Mike Flanagan's Midnight Mass on Netflix is a show I completely didn't expect. Like any amazing horror story, this limited series is about so much more than jump-scares. It's about death and rebirth, the fallacy of religion, isolation and loneliness, moral and spiritual redemption, the psychology of cults, and group-think. And boy does it take its time getting there.
In what might be considered the heart of the show, the characters Erin and Riley exchange their ideas of what they think happens when you die. Erin's version is heavily influenced by religion and the idea of an afterlife while Riley's version is reductive, reducing the experience to biochemistry and synaptic impulses. Both stories are extremely beautiful.
This duality is resolved at the end of the movie when Erin finds herself on the verge of death and describes what she actually experiences (posted here). It is one of the most beautiful monologues I can imagine. It perfectly captures a model of reality that so many of us intuitively feel. Erin's experience is one of remembering—a common feeling experienced by so many people who have had near death experiences, or transformative psychedelic experiences. She sees the energy of her consciousness as one with all the energy of universe, like a drop of water returning to the ocean of which it's always been a part.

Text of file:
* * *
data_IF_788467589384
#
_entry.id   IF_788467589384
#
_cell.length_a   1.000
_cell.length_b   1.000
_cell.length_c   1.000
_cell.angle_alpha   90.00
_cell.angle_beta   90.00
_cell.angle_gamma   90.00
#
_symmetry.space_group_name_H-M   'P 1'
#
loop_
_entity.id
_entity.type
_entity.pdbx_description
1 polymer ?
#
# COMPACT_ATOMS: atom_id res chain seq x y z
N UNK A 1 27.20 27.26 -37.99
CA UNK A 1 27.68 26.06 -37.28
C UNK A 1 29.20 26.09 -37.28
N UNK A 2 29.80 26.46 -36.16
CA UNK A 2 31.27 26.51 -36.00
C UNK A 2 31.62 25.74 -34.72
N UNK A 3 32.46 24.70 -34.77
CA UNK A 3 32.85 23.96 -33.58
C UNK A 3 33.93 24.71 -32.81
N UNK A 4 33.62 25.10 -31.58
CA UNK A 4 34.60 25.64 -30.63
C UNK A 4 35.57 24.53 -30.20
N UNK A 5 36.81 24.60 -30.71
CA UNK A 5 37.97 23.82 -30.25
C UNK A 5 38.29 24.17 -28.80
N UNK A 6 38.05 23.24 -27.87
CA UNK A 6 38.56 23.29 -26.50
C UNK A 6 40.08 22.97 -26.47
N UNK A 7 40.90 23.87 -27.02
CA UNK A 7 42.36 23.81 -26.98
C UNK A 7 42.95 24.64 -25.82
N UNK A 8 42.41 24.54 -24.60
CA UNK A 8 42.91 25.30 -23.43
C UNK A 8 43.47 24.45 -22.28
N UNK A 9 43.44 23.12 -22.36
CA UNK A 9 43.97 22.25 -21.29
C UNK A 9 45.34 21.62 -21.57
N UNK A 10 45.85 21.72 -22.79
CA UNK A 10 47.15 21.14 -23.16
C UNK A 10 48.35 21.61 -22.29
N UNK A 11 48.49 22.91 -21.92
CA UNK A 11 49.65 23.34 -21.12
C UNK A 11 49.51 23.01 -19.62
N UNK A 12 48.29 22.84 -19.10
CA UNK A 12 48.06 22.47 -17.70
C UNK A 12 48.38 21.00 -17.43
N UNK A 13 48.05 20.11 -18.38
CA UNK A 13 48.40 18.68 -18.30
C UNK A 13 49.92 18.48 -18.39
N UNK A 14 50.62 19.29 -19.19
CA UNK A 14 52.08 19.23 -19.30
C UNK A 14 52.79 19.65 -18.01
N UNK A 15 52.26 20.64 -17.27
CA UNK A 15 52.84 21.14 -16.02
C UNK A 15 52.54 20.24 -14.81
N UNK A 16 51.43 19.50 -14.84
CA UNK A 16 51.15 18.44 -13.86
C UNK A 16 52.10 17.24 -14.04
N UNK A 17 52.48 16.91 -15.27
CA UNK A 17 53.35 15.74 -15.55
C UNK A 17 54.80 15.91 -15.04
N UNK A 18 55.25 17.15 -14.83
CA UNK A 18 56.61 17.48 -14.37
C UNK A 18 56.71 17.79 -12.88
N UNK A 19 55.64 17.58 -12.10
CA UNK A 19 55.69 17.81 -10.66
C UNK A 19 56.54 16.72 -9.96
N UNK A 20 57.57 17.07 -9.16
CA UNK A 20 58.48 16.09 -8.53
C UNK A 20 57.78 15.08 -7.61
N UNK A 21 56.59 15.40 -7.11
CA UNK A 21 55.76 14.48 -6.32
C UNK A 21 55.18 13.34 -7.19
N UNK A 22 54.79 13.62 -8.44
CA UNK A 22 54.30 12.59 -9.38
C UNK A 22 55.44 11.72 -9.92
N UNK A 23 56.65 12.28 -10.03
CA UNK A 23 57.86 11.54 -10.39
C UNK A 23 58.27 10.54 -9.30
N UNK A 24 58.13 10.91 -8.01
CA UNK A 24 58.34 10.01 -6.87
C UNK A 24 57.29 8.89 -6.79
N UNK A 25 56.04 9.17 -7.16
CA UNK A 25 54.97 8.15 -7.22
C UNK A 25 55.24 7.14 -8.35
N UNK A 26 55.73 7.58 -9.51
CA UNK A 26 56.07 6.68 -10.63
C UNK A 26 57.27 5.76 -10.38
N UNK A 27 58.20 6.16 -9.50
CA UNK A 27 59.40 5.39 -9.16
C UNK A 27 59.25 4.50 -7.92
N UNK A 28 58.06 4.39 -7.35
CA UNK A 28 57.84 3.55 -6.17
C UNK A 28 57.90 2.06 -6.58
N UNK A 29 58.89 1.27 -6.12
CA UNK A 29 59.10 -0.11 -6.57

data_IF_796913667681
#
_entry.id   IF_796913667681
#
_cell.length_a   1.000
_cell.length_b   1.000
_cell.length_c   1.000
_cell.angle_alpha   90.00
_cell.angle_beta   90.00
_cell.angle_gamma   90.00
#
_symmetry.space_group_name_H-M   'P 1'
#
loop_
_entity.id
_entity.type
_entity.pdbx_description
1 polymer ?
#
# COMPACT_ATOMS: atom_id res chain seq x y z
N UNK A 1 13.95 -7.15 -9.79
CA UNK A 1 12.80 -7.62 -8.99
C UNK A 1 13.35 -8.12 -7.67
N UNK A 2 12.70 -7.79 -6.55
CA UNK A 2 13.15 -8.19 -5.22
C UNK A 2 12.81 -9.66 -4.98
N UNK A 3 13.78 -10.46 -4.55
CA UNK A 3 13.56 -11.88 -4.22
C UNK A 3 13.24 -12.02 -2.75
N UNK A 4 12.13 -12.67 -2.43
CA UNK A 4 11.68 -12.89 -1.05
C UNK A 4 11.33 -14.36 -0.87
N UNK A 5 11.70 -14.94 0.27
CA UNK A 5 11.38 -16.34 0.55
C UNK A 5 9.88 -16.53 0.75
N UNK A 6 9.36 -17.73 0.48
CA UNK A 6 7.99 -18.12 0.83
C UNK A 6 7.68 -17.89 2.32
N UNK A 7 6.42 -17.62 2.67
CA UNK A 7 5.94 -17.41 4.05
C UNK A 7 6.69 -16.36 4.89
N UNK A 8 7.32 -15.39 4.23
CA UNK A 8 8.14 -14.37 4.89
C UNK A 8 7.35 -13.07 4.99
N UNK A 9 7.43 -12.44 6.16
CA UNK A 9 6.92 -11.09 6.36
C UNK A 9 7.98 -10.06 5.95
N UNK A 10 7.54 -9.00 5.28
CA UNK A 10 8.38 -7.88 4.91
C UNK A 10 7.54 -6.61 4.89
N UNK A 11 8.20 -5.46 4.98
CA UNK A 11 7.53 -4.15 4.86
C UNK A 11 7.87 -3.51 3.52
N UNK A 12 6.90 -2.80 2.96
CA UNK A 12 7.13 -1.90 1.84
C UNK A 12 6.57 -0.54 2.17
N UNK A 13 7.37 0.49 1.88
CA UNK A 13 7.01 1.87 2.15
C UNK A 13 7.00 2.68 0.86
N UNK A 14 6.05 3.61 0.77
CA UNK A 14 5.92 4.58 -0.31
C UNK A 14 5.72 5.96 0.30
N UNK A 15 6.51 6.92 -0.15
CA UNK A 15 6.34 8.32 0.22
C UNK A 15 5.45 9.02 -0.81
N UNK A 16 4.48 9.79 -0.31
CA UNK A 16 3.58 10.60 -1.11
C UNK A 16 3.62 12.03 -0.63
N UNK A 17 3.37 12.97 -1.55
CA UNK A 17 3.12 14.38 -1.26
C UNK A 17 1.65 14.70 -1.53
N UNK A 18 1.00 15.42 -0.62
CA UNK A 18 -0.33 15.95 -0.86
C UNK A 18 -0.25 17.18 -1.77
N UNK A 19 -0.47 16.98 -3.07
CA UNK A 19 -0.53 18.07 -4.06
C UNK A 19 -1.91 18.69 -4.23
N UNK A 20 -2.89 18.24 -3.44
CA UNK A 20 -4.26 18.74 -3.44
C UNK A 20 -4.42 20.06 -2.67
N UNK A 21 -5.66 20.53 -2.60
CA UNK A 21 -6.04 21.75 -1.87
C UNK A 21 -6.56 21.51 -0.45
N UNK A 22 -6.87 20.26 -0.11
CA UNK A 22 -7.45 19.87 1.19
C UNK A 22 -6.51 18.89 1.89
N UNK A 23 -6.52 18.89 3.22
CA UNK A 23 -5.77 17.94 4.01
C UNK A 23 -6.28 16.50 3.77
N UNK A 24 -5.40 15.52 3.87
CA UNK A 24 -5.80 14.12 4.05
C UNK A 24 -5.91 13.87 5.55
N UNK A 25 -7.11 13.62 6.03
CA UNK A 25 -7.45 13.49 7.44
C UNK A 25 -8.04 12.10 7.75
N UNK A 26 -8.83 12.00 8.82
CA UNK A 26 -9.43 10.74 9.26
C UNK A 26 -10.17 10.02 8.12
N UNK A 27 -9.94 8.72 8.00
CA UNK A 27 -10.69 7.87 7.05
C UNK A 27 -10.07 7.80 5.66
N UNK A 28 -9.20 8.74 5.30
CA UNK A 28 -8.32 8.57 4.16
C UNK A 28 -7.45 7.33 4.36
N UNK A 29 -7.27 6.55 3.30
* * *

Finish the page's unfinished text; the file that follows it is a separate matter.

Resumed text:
"We are the cosmos dreaming of itself. It’s simply a dream that I think is my life, every time. But I’ll forget this. I always do. I always forget my dreams."
I truly suspect that being conscious and alive (in the way that humans mean it) means entering a cosmology of contrasts—light and dark, up and down, yes and no. But before and after we live, we are a singularity. We are all things. Forgetting this may be necessary for our human existence, but I wish we could all catch occasional glimpses of it. Our world could use a little less division.